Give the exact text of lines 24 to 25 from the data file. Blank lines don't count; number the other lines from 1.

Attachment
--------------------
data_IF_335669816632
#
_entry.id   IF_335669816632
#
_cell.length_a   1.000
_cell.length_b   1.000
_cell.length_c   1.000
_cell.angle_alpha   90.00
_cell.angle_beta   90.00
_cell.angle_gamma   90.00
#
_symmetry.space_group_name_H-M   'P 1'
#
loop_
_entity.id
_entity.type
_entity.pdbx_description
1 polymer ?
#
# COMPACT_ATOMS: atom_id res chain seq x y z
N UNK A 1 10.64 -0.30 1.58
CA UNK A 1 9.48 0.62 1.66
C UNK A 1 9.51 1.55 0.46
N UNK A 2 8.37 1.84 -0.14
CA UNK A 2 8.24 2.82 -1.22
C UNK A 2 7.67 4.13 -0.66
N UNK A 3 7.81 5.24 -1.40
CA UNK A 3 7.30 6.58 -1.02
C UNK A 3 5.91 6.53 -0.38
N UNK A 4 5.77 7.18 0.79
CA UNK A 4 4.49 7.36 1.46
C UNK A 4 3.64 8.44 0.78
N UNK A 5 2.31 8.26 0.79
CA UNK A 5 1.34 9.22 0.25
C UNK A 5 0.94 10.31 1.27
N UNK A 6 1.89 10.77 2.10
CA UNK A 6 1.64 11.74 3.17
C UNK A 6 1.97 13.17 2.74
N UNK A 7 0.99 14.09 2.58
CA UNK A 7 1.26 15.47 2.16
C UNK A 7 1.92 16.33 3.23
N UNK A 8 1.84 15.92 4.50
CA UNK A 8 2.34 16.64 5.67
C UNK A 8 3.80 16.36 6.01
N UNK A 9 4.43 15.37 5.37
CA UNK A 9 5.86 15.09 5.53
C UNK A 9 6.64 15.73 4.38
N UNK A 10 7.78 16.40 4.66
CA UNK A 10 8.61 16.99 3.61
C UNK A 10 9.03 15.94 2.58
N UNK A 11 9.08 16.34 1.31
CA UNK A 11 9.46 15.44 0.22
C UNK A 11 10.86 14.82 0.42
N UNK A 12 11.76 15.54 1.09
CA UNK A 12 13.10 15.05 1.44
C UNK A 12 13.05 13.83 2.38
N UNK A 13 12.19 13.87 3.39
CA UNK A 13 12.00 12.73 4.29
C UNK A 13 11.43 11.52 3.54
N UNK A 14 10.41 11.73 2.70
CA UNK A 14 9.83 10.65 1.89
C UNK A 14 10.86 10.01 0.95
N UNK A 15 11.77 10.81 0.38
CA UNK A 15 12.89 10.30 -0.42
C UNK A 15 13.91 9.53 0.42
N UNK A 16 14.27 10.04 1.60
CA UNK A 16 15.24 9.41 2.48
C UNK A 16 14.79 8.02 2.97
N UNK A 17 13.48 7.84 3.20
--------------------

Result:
N UNK A 2 8.37 1.84 -0.14
CA UNK A 2 8.24 2.82 -1.22